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The insular possessions of the United States, acquired within recent years, bring diverse peoples under the care and protection of the American people, raise new problems in government, at least for the United States, and place America in new relations with the other powers of the world. It is yet too soon to play the prophet with respect to these new possessions, but as prophecy ultimately accords with history, the future of these possessions may best be read in their history before their acquisition by the United States and in the trend of affairs since they became American soil. The larger part of the present volume is a history of these possessions as foreign soil, of independent governments, as in Hawaii; of dependencies, in Porto Rico and the Philippines. The social, industrial and political problems which these new possessions raise must be approached historically; having acquired these possessions, America, in attempting to introduce the principles of republican institutions among them cannot safely break with the past; customs long established, traditions fixed long before historic times, perhaps, cannot wisely be ignored. The relations long existing between the native peoples and the Spanish government must be thoroughly understood as part of that knowledge necessary for the pacific and prosperous government of the islands. In other words, the complex and highly systematized political institutions of the people of the United States cannot instantaneously be impressed upon the native inhabitants of these new possessions.

The history of these insular possessions is a new and a critical chapter in the history of the United States. Until the time of the sudden acquisition of these possessions, the civic problems of America were strictly continental: the United States was a compact area of states and territories, each accessible and within well-known historical boundaries. The Spanish-American war suddenly changed the boundaries of the United States and by the very fact of territorial changes transformed America into a world-power with new responsibilities. It would be a mistake to think that the United States until the Spanish-American war was not a world-power. That war defined anew the national responsibilities: the extension of the national domain being no more than objective proof of the extension of responsibilities. The present volume narrates the causes of that war and traces them in long line into the past so that the astonishing and apparently sudden changes of international relations and policies are now seen to be less astonishing, when the history of the Philippines, of Porto Rico, of Hawaii and of Cuba is understood.

The practical annihilation of distance, by modern inventions, simplifies the problem of government for geographically distant possessions. The Philippines are more easily administrable, in the matter of distance from Washington, to-day, than was the Oregon country sixty years ago, or Alaska, until within twenty years. Civilization ignores distance; the Philippine Islands once in industrial and economic accord with the people of the United States, their people will be, for all purposes of just government, no further from Washington than are the inhabitants of any state now within the Union. The problem is not one of mere distance on the map: it is one of civilization.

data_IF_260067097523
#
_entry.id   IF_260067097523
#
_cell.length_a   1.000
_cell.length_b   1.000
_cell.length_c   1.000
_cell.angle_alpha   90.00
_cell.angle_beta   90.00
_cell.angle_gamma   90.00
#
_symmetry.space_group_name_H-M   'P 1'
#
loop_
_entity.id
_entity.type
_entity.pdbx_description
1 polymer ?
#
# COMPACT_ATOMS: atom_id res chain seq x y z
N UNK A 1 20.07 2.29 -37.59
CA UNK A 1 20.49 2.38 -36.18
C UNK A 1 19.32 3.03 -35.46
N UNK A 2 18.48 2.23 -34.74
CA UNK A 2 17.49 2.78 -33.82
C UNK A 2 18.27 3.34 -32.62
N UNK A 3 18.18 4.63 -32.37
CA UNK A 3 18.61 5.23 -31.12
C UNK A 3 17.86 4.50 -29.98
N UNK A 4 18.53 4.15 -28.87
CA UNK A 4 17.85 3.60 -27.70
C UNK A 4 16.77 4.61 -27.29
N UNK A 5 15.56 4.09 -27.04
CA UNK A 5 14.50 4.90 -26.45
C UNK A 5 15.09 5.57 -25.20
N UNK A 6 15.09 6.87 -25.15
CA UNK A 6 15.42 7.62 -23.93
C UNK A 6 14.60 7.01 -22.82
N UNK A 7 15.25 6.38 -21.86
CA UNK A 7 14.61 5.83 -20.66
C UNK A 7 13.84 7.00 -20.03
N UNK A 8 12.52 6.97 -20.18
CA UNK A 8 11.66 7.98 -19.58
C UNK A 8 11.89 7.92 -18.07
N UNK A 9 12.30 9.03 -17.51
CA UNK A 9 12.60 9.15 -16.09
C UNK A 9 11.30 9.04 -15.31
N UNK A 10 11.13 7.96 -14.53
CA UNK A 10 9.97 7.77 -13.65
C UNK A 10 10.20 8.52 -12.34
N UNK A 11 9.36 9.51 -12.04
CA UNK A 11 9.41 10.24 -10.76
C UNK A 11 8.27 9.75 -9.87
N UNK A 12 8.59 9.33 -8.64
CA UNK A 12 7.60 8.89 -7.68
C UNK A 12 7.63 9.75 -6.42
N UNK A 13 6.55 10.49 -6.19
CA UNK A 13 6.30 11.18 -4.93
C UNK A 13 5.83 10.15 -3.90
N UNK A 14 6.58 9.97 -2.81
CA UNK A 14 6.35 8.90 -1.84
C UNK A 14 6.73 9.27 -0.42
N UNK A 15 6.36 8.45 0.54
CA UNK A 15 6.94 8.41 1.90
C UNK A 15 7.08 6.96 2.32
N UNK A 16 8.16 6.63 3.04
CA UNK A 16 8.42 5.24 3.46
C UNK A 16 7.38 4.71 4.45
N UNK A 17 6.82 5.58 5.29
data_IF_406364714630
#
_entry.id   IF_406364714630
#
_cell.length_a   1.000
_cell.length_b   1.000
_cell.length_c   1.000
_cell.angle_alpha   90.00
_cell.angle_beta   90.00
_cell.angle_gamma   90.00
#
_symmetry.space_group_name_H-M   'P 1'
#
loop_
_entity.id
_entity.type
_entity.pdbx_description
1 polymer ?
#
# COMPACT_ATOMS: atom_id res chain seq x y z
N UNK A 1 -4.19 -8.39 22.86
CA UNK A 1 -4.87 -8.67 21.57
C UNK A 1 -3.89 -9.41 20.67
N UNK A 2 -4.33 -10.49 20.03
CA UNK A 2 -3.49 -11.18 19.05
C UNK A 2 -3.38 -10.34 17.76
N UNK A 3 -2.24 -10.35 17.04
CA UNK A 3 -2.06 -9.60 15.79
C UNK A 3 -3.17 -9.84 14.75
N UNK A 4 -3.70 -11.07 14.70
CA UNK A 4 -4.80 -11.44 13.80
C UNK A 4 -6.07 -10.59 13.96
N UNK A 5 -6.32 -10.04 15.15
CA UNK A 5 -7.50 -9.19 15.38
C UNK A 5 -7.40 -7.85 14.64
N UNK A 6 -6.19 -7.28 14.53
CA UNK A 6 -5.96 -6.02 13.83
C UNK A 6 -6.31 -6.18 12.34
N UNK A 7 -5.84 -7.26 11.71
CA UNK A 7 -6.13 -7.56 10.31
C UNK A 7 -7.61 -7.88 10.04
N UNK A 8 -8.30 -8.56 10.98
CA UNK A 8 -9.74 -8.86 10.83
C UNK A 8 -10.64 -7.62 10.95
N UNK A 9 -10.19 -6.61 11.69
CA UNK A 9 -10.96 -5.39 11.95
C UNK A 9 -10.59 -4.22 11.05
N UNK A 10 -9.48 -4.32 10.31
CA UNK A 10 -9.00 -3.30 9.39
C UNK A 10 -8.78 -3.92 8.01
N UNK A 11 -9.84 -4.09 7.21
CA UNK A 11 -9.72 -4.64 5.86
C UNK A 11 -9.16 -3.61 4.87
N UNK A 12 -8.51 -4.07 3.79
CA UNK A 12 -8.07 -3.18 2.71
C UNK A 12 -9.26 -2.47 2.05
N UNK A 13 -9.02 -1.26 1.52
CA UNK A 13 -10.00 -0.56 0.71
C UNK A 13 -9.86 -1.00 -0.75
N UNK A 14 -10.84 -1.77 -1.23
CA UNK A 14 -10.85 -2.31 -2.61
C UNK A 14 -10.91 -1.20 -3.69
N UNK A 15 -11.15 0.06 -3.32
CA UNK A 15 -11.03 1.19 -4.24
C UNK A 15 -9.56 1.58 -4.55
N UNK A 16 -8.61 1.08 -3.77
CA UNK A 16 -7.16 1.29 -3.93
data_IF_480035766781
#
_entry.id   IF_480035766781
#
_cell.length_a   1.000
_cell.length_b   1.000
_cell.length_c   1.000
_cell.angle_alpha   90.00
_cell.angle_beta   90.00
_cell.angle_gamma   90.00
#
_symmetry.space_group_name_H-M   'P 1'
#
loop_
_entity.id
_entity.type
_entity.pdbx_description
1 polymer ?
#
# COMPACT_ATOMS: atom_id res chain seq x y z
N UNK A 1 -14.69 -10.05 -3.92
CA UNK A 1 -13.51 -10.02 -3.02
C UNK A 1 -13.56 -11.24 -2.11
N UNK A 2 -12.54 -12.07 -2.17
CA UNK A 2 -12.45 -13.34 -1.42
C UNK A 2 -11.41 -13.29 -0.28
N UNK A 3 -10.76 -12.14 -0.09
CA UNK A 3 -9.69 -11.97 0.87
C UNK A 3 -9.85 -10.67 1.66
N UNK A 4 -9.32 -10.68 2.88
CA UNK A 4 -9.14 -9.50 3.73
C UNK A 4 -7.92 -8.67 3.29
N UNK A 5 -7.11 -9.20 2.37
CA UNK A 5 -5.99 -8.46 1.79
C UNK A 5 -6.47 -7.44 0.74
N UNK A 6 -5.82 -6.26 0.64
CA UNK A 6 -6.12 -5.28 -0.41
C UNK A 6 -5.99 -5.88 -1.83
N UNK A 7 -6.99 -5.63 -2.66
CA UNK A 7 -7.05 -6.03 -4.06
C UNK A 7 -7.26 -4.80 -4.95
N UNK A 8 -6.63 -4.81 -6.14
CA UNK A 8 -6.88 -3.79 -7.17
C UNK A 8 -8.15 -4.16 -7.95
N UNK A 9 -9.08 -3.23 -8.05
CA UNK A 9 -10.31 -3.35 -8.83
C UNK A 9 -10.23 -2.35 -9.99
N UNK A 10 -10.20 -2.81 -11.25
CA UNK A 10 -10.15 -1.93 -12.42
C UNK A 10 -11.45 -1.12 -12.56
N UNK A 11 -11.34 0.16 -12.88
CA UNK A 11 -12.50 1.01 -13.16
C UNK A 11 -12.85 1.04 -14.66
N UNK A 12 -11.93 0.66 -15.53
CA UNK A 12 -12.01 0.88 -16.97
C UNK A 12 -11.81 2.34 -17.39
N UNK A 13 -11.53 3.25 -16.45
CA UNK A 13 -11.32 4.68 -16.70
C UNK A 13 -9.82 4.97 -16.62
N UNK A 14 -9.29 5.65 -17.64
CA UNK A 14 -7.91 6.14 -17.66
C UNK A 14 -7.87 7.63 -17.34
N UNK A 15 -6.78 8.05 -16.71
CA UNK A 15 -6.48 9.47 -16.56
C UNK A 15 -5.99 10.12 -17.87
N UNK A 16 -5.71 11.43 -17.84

Because the problem is one of civilization, the present volume becomes a contribution to its solution. Prior to any practical experience in dealing with peoples of diverse races, who by the course of events are within the government and care of the United States, common prudence teaches the necessity of first understanding the history of these peoples, — their traditions, customs and traits,—and then of adapting theories of government to the great facts which face any outside power that would extend its domain over them. The American people, taking their traditions from colonial or revolutionary times in America have nothing in common with the native races of the new insular possessions. The history of these native races intensifies the difference, the irrelativity between the two inheritances; whence it follows that the serious problem, as in the Philippines, is to engraft ideas, to merge sentiments, to harmonize discordant notions of life, and to build a strong civil structure on a heterogeneous foundation. To state the problem is not to solve it. Race is the key to history, and theories of government held by highly cultured peoples must yield and modify themselves to the instincts, the habits, the mentality of less cultured peoples, if these are to be bound to the more cultured by enduring ties. It must be adaptation or extermination: as the history of the American Indian has proved. Whence it follows that among a people of the culture, or want of culture, of the various races found in the Philippine Islands, American institutions must assume a modified form, varying notably, here and there, from their originals in the United States.